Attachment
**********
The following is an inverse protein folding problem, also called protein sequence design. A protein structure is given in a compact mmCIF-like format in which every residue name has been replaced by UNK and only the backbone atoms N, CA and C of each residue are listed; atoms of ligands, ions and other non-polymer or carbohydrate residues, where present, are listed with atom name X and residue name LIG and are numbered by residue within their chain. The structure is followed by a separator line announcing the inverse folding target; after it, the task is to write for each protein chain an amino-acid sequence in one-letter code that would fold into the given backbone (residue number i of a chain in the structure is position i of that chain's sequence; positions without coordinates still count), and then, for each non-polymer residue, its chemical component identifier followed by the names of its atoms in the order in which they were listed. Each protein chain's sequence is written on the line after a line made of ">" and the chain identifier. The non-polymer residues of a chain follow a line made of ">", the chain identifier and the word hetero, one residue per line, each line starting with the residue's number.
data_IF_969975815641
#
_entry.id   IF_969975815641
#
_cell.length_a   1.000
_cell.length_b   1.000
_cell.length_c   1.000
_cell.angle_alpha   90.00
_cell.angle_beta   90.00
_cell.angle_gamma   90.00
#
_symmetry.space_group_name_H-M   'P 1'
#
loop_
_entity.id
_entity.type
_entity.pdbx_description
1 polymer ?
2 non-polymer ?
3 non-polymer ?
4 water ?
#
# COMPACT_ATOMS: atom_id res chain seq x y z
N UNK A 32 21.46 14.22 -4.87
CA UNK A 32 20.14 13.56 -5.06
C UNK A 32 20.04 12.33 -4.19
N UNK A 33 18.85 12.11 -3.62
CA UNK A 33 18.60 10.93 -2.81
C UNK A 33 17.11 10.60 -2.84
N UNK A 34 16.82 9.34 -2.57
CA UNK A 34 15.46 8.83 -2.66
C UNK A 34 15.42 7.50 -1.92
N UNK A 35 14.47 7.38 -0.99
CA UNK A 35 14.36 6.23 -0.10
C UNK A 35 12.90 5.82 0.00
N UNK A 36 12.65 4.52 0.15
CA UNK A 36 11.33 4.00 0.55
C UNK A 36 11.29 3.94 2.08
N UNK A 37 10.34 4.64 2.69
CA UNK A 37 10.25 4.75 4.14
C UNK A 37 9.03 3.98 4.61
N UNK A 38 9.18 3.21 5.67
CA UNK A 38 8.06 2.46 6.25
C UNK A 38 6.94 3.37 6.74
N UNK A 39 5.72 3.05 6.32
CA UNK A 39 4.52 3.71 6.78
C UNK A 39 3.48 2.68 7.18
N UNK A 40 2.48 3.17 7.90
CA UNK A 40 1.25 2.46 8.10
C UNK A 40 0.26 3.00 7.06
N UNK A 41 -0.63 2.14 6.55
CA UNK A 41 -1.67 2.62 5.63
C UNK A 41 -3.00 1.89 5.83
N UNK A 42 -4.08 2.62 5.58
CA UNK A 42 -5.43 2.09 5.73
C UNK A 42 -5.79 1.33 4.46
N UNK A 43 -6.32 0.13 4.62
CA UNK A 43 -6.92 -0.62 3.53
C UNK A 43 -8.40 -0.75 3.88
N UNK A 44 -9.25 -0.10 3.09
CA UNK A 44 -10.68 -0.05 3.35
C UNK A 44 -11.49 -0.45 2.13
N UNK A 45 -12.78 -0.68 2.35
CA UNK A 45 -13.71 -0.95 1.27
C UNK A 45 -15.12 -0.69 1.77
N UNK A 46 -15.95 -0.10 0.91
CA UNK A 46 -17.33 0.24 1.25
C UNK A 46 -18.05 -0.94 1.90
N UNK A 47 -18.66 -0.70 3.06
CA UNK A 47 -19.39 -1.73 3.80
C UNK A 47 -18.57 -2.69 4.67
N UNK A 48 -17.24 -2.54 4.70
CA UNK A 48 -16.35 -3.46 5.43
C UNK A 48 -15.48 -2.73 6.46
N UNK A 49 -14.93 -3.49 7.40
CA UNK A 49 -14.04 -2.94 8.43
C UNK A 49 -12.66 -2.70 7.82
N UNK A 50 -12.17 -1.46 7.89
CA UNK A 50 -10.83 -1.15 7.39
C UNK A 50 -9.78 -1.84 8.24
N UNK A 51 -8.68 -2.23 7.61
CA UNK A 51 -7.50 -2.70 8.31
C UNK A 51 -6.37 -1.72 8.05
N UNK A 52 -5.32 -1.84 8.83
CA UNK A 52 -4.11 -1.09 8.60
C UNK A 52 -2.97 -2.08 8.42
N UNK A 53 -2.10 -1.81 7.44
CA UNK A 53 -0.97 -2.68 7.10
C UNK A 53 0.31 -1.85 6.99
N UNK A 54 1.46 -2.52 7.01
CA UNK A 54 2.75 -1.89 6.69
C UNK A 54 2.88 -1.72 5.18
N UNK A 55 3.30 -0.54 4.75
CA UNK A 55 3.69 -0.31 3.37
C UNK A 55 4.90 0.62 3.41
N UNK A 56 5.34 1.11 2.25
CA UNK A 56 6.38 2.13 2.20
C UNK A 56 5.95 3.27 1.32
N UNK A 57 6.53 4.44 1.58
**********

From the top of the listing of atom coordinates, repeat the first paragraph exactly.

The following is an inverse protein folding problem, also called protein sequence design. A protein structure is given in a compact mmCIF-like format in which every residue name has been replaced by UNK and only the backbone atoms N, CA and C of each residue are listed; atoms of ligands, ions and other non-polymer or carbohydrate residues, where present, are listed with atom name X and residue name LIG and are numbered by residue within their chain. The structure is followed by a separator line announcing the inverse folding target; after it, the task is to write for each protein chain an amino-acid sequence in one-letter code that would fold into the given backbone (residue number i of a chain in the structure is position i of that chain's sequence; positions without coordinates still count), and then, for each non-polymer residue, its chemical component identifier followed by the names of its atoms in the order in which they were listed. Each protein chain's sequence is written on the line after a line made of ">" and the chain identifier. The non-polymer residues of a chain follow a line made of ">", the chain identifier and the word hetero, one residue per line, each line starting with the residue's number.